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Friday, April 23, 2010

Famous Emeralds

Gachala Emerald (origin: Colombia)
The Gachala Emerald is an uncut 5-cm emerald crystal weighing 858 carats (172 g). The stone was found in 1967 at Vega de San Juan mine in Colombia and is named after the mining district where it was discovered. Now in the United States, it was donated to the Smithsonian Institution by the New York jeweler, Harry Winston.

Gachala Emerald
Gachala Emerald
Chalk Emerald (origin: Colombia)
The Chalk Emerald is a 37.82 carats (7.56 g) Colombian emerald.

It originally weighed 38.40 carats (7.68 g), but was recut and set in a ring, where it is surrounded by sixty pear-shaped diamonds (totalling 15 carats (3.0 g), by Harry Winston Inc. The ring is housed in the National Gem and Mineral Collection at the Smithsonian Natural History Museum in the United States and was donated to the museum by Mr. and Mrs. O. Roy Chalk in 1972.
Chalk EmeraldChalk Emerald
Duke of Devonshire Emerald (origin: Colombia)

Duke of Devonshire EmeraldThe Duke of Devonshire Emerald gets its name from the 6th Duke of Devonshire, William Cavendish, who according to one version, received the enormous gemstone as a gift from the first emperor of Brazil, Don Pedro I, the son of King John VI of Portugal, but according to a second version purchased the gemstone from the emperor.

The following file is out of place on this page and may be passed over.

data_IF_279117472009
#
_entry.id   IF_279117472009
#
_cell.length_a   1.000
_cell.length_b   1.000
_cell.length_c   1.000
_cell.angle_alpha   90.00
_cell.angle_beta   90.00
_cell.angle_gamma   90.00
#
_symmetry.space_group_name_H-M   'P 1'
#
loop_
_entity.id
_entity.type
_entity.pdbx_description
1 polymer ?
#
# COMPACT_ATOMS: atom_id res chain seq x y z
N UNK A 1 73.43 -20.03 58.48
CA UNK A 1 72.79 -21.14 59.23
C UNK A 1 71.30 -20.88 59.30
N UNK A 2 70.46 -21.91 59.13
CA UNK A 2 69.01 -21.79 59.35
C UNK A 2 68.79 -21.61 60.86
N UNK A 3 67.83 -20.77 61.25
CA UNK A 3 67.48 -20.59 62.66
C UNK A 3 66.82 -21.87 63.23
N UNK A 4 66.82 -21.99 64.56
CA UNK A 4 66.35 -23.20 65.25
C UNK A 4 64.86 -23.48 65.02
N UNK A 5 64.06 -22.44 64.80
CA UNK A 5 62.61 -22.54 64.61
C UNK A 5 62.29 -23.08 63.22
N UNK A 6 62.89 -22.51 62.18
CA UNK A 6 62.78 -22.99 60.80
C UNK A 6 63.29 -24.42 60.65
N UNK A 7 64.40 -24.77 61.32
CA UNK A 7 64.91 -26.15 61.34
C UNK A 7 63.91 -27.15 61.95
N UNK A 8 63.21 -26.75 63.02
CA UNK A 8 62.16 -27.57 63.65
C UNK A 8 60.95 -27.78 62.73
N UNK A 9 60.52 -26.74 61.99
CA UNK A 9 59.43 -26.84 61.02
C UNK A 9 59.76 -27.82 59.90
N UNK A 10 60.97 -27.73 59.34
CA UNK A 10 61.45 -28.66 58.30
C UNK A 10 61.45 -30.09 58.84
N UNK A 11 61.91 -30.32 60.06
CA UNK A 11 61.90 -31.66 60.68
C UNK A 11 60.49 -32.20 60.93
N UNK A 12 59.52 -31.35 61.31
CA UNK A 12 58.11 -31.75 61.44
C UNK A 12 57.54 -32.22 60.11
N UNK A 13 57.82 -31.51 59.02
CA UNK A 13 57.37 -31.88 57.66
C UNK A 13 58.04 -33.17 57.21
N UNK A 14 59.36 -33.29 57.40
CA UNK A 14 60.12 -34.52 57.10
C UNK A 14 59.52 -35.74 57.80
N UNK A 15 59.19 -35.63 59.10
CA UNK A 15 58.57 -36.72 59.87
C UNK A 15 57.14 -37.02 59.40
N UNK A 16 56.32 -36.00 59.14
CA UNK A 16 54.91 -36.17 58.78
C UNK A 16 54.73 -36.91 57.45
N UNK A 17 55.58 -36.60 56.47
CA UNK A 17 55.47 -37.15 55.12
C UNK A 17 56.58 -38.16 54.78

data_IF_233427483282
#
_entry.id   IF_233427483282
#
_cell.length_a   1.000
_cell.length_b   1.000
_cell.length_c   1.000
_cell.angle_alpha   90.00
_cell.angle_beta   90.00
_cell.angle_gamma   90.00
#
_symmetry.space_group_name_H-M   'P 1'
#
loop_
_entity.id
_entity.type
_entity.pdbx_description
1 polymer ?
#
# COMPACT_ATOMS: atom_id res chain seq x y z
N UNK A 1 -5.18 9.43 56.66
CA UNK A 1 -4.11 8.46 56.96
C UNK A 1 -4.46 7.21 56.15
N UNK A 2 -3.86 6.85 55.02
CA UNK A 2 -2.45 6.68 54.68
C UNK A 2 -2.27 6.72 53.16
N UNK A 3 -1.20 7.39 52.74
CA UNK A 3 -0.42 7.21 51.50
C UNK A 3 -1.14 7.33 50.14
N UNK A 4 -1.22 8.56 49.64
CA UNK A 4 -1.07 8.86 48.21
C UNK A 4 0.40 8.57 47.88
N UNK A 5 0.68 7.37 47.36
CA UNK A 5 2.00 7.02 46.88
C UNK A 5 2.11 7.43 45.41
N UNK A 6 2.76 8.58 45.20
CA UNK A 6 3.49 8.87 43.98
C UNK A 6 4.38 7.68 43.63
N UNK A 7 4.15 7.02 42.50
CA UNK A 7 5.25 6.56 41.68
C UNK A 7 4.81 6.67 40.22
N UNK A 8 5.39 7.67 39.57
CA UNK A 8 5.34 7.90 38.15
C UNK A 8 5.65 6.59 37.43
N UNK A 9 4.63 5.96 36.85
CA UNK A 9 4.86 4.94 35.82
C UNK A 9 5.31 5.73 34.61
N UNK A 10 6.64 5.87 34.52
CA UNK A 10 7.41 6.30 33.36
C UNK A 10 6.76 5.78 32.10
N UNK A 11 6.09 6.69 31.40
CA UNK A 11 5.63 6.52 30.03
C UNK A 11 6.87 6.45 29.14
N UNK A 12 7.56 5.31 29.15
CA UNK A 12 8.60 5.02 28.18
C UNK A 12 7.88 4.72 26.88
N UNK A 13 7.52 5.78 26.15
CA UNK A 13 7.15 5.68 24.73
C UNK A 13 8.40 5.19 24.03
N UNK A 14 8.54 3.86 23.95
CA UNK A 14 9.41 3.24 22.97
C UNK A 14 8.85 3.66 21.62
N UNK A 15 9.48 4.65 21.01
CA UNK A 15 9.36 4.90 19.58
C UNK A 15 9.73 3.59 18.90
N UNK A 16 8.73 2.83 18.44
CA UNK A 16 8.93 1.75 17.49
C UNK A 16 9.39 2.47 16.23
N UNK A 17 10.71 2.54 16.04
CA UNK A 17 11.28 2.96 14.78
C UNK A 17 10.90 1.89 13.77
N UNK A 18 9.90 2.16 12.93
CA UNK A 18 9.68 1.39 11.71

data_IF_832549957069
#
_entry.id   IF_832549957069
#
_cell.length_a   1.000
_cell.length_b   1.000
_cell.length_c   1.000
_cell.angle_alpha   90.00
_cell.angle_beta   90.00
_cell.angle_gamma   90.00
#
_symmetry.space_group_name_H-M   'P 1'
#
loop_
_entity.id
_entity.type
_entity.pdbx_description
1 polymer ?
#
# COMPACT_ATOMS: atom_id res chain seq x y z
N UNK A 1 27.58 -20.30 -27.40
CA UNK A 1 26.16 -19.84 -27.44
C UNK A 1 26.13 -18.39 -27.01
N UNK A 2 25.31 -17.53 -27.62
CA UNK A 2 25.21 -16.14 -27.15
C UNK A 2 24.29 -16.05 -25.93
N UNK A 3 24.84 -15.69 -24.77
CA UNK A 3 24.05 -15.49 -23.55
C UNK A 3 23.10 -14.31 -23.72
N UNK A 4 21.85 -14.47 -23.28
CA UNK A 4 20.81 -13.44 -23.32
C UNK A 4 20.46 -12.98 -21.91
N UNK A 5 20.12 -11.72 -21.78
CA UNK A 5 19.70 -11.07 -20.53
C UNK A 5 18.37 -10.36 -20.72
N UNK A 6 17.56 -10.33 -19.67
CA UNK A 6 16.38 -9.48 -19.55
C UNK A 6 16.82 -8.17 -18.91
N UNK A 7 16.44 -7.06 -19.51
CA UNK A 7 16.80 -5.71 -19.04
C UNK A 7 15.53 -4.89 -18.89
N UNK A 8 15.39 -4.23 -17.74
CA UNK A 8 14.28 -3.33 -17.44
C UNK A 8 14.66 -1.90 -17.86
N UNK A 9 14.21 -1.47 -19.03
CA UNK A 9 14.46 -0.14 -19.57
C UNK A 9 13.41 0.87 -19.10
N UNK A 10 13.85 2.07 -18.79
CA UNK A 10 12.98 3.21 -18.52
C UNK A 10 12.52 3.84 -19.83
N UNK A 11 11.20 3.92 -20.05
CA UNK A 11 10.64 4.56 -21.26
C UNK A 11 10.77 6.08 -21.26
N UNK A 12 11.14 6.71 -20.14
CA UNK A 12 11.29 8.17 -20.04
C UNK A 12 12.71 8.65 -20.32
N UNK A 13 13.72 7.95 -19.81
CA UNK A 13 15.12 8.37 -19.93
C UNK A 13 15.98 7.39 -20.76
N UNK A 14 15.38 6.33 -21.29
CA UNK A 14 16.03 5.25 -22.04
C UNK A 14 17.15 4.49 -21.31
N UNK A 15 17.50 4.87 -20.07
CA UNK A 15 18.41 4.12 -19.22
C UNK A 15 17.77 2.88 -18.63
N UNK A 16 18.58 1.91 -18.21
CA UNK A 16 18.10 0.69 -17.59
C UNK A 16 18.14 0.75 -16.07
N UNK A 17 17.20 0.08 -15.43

The Duke of Devonshire Emerald is a terminated hexagonal-shaped crystal discovered from the mines of Muzo, Santa Fe de Bogota, in Colombia, reputed to be the premier source of the world's finest emeralds. It is an exceptional deep-green emerald, with perfect transparency in certain areas, but heavily flawed in other areas. The emerald that measures 5 cm across the pinacoid also has a height of about 5 cm, and weighs 1,383.95 carats. The emerald had a reputation as the largest and finest uncut emerald in existence.

Duke of Devonshire EmeraldMackay Emerald
The stunning 167.97-carat Mackay Emerald was mined in Muzo, Columbia. The largest cut emerald in the National Gem Collection, it is set in an Art Deco diamond and platinum necklace designed by Cartier Inc. In 1931, Clarence H. Mackay presented the necklace as a wedding gift to his wife, Anna Case, a prima donna of the New York Metropolitan Opera from 1909 to 1920. The piece was donated to the Smithsonian Institute by Mrs. Anna Case Mackay in 1984. Source: The National Gem Collection by Jeffrey E. Post.
Mackay Emerald


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